A 22-year-old Lincoln woman who fatally struck a pedestrian crossing near 10th and South streets in 2019 is set for sentencing following a plea deal with prosecutors, who Tuesday sought to revoke her bond over another crash at the same intersection last month.
At a hearing by Zoom, Casey Maxfield pleaded no contest to leaving the scene of a crash causing serious bodily injury and motor vehicle homicide while careless or negligent driving.
She now faces up to five years of imprisonment at her sentencing in February for the Oct. 18, 2019, crash that took the life of 41-year-old Tina Mortensen of Lincoln.
Deputy Lancaster County Attorney Erica Pruess said Mortensen was crossing 10th Street from the parking lot of an auto parts store with a friend when she was struck by Maxfield’s Pontiac Grand Prix just before 8:30 that night.
Mortensen’s friend called 911, saying the car that hit her drove through the intersection at South Street without slowing, stopping or braking. Mortensen died at the scene.
Pruess said, based on part numbers from a piece of a headlight found at the scene, police narrowed the suspect vehicle down to a mid-2000s maroon Pontiac Grand Prix by the time Maxfield turned herself in, just before 3 a.m.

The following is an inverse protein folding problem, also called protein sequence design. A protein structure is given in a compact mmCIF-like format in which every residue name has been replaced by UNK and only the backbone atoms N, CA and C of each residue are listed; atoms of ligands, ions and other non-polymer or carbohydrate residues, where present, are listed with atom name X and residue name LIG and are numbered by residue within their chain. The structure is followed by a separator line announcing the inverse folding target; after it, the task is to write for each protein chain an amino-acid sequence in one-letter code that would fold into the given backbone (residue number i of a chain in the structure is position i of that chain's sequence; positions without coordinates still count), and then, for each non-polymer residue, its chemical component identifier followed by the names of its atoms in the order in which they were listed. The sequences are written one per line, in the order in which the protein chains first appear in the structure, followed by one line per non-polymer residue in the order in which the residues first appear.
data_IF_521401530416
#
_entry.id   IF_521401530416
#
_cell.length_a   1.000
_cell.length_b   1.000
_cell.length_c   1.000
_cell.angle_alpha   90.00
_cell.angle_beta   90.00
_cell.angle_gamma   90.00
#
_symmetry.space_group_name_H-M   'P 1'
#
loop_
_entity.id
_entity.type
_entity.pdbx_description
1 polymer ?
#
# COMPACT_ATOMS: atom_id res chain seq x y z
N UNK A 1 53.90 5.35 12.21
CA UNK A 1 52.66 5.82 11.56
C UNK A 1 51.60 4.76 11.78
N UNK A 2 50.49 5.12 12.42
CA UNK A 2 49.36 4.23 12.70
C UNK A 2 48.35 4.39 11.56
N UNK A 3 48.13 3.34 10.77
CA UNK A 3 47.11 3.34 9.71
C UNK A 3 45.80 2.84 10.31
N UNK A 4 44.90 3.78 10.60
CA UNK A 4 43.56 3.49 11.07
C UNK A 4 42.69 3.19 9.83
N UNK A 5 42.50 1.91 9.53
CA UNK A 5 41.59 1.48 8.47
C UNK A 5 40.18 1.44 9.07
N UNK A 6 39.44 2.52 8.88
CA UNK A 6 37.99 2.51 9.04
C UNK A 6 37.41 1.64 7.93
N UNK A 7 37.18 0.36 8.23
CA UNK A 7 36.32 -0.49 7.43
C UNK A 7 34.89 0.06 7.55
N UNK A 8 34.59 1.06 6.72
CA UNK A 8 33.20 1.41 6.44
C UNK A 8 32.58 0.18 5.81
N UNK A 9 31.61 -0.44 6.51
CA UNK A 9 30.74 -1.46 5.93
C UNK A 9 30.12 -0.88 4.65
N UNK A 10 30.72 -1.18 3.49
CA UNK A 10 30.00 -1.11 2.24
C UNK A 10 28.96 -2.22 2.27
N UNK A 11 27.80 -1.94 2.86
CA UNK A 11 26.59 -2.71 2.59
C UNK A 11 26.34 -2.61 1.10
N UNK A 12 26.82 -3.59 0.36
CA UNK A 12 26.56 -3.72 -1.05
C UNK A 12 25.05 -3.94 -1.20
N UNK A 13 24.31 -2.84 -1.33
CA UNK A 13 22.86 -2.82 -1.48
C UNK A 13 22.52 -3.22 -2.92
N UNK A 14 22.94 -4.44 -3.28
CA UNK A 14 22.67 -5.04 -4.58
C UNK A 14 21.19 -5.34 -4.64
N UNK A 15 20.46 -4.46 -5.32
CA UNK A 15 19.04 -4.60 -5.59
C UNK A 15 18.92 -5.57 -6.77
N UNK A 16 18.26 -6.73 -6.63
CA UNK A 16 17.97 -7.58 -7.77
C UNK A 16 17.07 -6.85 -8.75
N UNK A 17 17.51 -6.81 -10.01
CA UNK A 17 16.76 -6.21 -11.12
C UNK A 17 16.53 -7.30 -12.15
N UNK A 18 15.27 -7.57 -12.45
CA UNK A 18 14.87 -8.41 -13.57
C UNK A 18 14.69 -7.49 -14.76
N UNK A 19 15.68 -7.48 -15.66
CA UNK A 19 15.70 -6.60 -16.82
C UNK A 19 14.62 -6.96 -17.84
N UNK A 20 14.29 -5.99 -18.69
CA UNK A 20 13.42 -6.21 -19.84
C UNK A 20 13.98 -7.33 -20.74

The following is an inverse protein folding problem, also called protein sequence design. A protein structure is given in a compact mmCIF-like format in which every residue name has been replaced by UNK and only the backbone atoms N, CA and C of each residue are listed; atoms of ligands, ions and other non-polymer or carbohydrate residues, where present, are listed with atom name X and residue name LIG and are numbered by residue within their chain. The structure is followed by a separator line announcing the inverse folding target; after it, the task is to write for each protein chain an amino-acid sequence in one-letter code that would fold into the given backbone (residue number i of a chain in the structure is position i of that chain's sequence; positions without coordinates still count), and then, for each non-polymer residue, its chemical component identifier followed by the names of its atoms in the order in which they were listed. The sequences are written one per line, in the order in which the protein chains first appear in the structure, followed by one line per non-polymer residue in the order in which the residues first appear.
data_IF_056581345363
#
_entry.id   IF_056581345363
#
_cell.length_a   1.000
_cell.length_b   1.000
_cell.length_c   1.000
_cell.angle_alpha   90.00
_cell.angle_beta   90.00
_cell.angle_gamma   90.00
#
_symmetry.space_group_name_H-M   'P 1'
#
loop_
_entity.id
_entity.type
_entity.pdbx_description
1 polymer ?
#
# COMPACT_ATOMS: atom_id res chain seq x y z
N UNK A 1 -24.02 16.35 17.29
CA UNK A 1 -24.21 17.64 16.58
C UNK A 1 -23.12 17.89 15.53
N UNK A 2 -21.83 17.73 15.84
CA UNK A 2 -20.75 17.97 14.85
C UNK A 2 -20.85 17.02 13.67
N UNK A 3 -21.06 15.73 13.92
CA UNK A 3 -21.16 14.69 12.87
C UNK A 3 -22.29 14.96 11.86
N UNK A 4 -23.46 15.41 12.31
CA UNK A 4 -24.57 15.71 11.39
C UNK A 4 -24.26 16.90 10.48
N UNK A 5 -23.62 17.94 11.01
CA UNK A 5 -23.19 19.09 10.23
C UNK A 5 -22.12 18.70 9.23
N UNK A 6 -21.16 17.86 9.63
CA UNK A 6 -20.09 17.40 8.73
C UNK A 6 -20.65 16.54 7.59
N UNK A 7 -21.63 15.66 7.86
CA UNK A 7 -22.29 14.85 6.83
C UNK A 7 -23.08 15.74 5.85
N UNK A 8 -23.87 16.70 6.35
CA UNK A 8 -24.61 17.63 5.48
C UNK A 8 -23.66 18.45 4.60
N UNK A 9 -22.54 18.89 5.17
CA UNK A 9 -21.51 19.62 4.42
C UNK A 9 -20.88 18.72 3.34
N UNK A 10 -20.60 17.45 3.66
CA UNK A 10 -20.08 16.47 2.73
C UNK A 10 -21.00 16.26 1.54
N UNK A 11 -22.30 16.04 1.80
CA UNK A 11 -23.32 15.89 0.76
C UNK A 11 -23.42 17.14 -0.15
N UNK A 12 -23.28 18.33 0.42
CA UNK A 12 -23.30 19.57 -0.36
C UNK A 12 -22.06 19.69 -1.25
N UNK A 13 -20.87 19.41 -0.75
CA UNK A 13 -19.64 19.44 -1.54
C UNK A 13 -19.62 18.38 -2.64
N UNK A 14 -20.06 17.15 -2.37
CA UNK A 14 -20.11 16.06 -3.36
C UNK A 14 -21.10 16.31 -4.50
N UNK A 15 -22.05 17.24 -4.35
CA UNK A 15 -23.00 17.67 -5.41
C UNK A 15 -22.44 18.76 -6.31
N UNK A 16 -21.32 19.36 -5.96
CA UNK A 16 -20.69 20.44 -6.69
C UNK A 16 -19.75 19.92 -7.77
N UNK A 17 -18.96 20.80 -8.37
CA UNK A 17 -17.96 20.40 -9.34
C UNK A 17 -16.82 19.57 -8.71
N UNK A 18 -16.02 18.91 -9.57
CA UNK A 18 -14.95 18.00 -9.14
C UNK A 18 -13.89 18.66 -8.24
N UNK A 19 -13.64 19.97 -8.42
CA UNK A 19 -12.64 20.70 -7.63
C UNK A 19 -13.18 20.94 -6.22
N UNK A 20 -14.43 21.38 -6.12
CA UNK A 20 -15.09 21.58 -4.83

In court records, police said she told them she knew she hit someone, but she panicked and fled.
After she learned the woman died, she put a rock on the gas pedal and put her vehicle into a ditch near Salt Creek off a parking lot along North 70th Street, Pruess said.
Maxfield, who is nearsighted, hadn’t been wearing her glasses at the time and her license was suspended.
At the end of Tuesday’s hearing, Pruess sought to revoke Maxfield’s bond over an injury crash Dec. 21 at the same intersection. Maxfield, who still doesn’t have a valid license, wasn’t supposed to be driving as a condition of her bond.
According to a crash report, she was driving west on South Street when she hit a woman driving a Subaru through a green light on 10th Street. Both drivers were injured. Pruess said not only was Maxfield driving, she was in a crash and wasn’t forthcoming initially with the officers.
“For her to be driving again and to get into another accident, I do have concerns for the safety of the community,” the prosecutor said.
Maxfield’s attorney, John Ball, said she at first had a bit of a panic reaction, but did fully admit she was driving in the most recent crash. He called it an isolated incident that upset her.
District Judge Robert Otte didn’t immediately make a ruling but said he was inclined to revoke her bond.
“Clearly there is a danger here,” he said.